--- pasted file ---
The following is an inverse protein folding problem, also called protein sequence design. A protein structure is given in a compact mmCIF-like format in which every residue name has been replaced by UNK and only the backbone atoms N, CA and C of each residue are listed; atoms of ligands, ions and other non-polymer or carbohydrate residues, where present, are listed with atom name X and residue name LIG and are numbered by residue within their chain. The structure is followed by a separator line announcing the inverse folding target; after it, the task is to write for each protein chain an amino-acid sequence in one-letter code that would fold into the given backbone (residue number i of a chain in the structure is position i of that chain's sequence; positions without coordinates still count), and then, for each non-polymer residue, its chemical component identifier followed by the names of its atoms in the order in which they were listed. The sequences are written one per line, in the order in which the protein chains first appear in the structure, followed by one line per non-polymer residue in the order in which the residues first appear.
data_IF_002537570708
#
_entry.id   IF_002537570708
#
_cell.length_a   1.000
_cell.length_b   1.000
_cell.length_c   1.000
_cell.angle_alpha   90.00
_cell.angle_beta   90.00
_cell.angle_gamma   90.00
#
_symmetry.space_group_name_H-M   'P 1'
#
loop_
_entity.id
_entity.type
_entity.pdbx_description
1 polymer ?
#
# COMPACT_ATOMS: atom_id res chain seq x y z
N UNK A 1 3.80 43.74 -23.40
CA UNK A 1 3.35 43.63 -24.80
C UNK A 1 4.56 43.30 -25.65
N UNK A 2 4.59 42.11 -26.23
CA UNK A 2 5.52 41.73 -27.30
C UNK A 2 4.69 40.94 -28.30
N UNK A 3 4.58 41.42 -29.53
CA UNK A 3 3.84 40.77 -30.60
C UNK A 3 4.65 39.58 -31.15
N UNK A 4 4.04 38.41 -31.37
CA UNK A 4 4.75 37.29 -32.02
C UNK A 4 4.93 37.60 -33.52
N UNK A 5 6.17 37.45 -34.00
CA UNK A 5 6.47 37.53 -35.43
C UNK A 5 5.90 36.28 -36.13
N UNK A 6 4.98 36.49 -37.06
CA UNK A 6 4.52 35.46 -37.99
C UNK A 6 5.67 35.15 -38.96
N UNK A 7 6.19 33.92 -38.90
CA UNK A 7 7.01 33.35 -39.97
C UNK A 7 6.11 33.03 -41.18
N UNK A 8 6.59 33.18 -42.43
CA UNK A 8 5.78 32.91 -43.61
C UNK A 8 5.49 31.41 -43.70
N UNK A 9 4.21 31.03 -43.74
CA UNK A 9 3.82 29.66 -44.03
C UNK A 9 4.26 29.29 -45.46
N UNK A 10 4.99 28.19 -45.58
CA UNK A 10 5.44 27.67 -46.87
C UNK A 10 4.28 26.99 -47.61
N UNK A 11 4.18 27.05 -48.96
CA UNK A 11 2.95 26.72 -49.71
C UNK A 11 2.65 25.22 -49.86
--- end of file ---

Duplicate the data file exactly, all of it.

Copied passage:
The following is an inverse protein folding problem, also called protein sequence design. A protein structure is given in a compact mmCIF-like format in which every residue name has been replaced by UNK and only the backbone atoms N, CA and C of each residue are listed; atoms of ligands, ions and other non-polymer or carbohydrate residues, where present, are listed with atom name X and residue name LIG and are numbered by residue within their chain. The structure is followed by a separator line announcing the inverse folding target; after it, the task is to write for each protein chain an amino-acid sequence in one-letter code that would fold into the given backbone (residue number i of a chain in the structure is position i of that chain's sequence; positions without coordinates still count), and then, for each non-polymer residue, its chemical component identifier followed by the names of its atoms in the order in which they were listed. The sequences are written one per line, in the order in which the protein chains first appear in the structure, followed by one line per non-polymer residue in the order in which the residues first appear.
data_IF_002537570708
#
_entry.id   IF_002537570708
#
_cell.length_a   1.000
_cell.length_b   1.000
_cell.length_c   1.000
_cell.angle_alpha   90.00
_cell.angle_beta   90.00
_cell.angle_gamma   90.00
#
_symmetry.space_group_name_H-M   'P 1'
#
loop_
_entity.id
_entity.type
_entity.pdbx_description
1 polymer ?
#
# COMPACT_ATOMS: atom_id res chain seq x y z
N UNK A 1 3.80 43.74 -23.40
CA UNK A 1 3.35 43.63 -24.80
C UNK A 1 4.56 43.30 -25.65
N UNK A 2 4.59 42.11 -26.23
CA UNK A 2 5.52 41.73 -27.30
C UNK A 2 4.69 40.94 -28.30
N UNK A 3 4.58 41.42 -29.53
CA UNK A 3 3.84 40.77 -30.60
C UNK A 3 4.65 39.58 -31.15
N UNK A 4 4.04 38.41 -31.37
CA UNK A 4 4.75 37.29 -32.02
C UNK A 4 4.93 37.60 -33.52
N UNK A 5 6.17 37.45 -34.00
CA UNK A 5 6.47 37.53 -35.43
C UNK A 5 5.90 36.28 -36.13
N UNK A 6 4.98 36.49 -37.06
CA UNK A 6 4.52 35.46 -37.99
C UNK A 6 5.67 35.15 -38.96
N UNK A 7 6.19 33.92 -38.90
CA UNK A 7 7.01 33.35 -39.97
C UNK A 7 6.11 33.03 -41.18
N UNK A 8 6.59 33.18 -42.43
CA UNK A 8 5.78 32.91 -43.61
C UNK A 8 5.49 31.41 -43.70
N UNK A 9 4.21 31.03 -43.74
CA UNK A 9 3.82 29.66 -44.03
C UNK A 9 4.26 29.29 -45.46
N UNK A 10 4.99 28.19 -45.58
CA UNK A 10 5.44 27.67 -46.87
C UNK A 10 4.28 26.99 -47.61
N UNK A 11 4.18 27.05 -48.96
CA UNK A 11 2.95 26.72 -49.71
C UNK A 11 2.65 25.22 -49.86